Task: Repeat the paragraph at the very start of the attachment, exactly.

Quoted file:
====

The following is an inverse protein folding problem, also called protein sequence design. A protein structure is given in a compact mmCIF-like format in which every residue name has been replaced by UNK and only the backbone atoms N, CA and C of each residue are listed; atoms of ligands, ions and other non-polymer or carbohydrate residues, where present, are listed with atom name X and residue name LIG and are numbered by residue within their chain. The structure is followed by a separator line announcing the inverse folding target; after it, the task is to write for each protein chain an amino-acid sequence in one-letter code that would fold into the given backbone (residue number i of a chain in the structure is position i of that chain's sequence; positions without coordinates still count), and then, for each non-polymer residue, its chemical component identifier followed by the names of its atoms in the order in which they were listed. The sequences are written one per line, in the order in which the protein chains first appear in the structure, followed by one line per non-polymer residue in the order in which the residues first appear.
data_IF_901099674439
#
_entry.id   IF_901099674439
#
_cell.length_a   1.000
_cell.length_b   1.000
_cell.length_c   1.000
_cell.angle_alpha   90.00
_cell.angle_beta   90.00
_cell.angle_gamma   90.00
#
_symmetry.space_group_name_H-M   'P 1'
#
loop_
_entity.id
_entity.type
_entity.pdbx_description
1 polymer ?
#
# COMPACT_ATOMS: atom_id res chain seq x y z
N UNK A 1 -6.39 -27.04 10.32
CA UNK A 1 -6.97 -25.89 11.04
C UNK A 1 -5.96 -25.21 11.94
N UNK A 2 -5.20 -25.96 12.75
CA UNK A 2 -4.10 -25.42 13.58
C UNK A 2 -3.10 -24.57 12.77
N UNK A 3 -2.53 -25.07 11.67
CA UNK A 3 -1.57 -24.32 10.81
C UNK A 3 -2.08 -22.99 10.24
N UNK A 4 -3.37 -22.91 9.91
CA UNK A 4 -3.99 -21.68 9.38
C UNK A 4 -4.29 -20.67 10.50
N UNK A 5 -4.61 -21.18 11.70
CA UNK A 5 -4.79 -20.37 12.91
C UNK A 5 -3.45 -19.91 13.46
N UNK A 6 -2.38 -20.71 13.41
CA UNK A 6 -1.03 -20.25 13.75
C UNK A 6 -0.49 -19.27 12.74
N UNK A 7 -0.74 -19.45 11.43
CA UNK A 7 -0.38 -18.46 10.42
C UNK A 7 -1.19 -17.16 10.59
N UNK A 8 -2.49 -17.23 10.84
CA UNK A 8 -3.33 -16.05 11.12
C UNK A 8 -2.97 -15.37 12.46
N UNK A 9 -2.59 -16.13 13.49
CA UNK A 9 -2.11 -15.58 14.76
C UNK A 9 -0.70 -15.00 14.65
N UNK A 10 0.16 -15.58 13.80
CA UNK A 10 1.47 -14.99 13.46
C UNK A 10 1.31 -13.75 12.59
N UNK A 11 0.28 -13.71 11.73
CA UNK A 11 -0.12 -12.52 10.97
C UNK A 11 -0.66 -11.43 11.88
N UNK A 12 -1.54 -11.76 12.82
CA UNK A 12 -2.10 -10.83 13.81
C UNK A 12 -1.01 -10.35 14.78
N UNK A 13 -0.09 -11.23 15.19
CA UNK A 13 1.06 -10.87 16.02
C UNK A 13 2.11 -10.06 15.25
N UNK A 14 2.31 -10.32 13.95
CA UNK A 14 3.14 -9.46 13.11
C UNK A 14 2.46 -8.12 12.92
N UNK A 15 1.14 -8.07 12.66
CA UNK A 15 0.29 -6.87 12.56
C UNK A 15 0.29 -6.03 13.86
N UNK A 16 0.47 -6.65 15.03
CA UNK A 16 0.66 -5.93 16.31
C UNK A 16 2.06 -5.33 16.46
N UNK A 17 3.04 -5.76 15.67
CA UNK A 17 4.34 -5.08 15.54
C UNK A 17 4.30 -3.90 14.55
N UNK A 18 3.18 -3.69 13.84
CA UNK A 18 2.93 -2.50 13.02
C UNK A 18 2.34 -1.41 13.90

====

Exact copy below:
The following is an inverse protein folding problem, also called protein sequence design. A protein structure is given in a compact mmCIF-like format in which every residue name has been replaced by UNK and only the backbone atoms N, CA and C of each residue are listed; atoms of ligands, ions and other non-polymer or carbohydrate residues, where present, are listed with atom name X and residue name LIG and are numbered by residue within their chain. The structure is followed by a separator line announcing the inverse folding target; after it, the task is to write for each protein chain an amino-acid sequence in one-letter code that would fold into the given backbone (residue number i of a chain in the structure is position i of that chain's sequence; positions without coordinates still count), and then, for each non-polymer residue, its chemical component identifier followed by the names of its atoms in the order in which they were listed. The sequences are written one per line, in the order in which the protein chains first appear in the structure, followed by one line per non-polymer residue in the order in which the residues first appear.